House passes Continuing Resolution to avert government shutdown; tough road remains in Senate
Credit: Architect of the Capitol(WASHINGTON) — The House a cleared a must-pass bill Thursday night to fund the government through Feb. 16, sending the measure to the Senate as lawmakers scramble to avoid a government shutdown amid a fight over the fate of young undocumented immigrants known as DREAMERs.
The measure passed in a 230-197 vote, with a handful of Republicans joining Democrats in voting against the measure.
The package would fund the government through mid-February, and also includes a measure to renew funds for a program, known as CHIP, providing low-income children with health insurance for six years.
Rep Mark Meadows, the chair of the Conservative Freedom Caucus, came around after he was promised concessions, including a possible vote on military readiness.
“Obviously I would be recommending to our caucus based on what i just heard that we support the president in this particular initiative,” he told ABC News earlier Thursday.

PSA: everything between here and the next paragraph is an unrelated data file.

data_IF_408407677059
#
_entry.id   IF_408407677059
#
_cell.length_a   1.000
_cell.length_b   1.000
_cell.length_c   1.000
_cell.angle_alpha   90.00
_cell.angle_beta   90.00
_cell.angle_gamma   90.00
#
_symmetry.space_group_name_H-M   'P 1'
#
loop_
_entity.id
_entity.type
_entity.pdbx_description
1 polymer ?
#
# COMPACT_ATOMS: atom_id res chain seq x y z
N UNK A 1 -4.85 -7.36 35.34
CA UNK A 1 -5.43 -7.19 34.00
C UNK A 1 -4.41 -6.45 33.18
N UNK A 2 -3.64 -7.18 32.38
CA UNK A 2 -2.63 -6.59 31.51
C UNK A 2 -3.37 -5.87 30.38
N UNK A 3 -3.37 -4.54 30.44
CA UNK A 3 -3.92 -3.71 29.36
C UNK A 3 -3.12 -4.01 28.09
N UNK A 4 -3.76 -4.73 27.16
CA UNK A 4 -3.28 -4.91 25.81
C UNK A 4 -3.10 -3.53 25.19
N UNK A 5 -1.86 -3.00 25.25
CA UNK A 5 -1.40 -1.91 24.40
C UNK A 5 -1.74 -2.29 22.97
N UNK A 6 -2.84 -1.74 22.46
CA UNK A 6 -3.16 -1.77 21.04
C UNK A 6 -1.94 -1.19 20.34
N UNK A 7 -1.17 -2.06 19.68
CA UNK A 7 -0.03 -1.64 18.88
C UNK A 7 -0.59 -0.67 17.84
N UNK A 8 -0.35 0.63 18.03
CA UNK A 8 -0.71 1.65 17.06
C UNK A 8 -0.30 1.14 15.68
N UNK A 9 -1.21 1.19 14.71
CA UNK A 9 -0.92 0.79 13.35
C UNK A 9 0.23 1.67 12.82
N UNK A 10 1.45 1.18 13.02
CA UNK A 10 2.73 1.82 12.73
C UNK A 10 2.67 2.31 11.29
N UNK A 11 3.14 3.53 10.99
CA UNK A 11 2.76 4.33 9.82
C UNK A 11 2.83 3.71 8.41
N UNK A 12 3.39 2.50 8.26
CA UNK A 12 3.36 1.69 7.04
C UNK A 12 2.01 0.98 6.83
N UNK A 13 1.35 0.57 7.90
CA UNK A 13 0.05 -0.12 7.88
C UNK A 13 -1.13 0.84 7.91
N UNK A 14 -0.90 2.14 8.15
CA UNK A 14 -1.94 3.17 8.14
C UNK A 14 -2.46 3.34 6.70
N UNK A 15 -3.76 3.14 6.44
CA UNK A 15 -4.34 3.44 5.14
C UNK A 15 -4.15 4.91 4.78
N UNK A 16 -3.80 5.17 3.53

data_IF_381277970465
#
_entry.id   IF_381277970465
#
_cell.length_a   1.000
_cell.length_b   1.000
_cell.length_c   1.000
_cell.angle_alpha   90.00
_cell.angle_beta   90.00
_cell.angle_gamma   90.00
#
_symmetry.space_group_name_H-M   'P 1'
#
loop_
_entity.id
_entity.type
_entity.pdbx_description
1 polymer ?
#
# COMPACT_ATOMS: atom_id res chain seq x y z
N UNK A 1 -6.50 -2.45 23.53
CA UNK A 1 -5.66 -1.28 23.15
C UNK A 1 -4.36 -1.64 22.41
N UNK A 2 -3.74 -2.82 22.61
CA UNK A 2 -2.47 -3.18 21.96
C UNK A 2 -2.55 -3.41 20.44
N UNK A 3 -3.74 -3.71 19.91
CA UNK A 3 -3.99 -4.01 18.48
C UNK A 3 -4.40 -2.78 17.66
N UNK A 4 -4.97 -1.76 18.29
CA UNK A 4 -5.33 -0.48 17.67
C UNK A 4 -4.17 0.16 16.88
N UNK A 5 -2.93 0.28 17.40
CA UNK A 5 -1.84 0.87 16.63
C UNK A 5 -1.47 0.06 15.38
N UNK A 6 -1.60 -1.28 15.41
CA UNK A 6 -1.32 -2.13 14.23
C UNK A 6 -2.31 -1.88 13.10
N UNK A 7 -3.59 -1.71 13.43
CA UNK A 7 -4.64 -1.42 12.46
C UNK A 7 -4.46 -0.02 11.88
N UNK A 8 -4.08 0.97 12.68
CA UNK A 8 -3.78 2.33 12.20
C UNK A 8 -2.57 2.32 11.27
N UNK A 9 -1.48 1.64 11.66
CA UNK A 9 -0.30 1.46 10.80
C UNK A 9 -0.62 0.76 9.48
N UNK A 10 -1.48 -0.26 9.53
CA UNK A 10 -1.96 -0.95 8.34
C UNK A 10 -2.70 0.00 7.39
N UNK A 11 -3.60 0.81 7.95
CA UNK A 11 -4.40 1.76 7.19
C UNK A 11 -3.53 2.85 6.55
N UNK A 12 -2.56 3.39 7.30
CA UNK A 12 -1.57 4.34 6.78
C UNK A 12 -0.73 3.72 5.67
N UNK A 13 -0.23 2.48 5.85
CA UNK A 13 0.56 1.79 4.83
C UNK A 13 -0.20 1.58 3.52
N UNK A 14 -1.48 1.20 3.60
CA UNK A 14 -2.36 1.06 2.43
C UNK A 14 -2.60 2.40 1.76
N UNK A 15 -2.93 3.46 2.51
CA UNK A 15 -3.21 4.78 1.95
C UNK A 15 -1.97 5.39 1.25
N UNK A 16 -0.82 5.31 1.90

The president has been increasingly engaged in talks. Meadows confirmed to ABC News’ John Parkinson that the president called into a Freedom Caucus Meeting Thursday afternoon to negotiate, but the Congressman would not discuss the details.
Meadows and other conservatives originally opposed the CR because of objections over military funding, and said they were fed up with all these short-term solutions. They also want a vote on a conservative immigration reform bill in the House.
But now, according to Meadows, the Speaker “put forth a few things for our caucus to consider that would actually be beneficial to the military and our focus on the military needs going forward.”
The continuing resolution still does not appear to have a path forward in the Senate.
According to a top Democratic aide, Democrats now have enough votes to block the short-term funding bill in the Senate and prevent Republicans from keeping the government open.
GOP leaders are still planning to hold this vote in the House, in an effort to force Democrats’ hand in the Senate.
“They’re trying to get us to fall on our faces in the House so they don’t have to cast a vote,” House GOP Chief Deputy Whip Patrick McHenry, R-North Carolina, told reporters just now. “They’re going to get the opportunity to cast that vote.”
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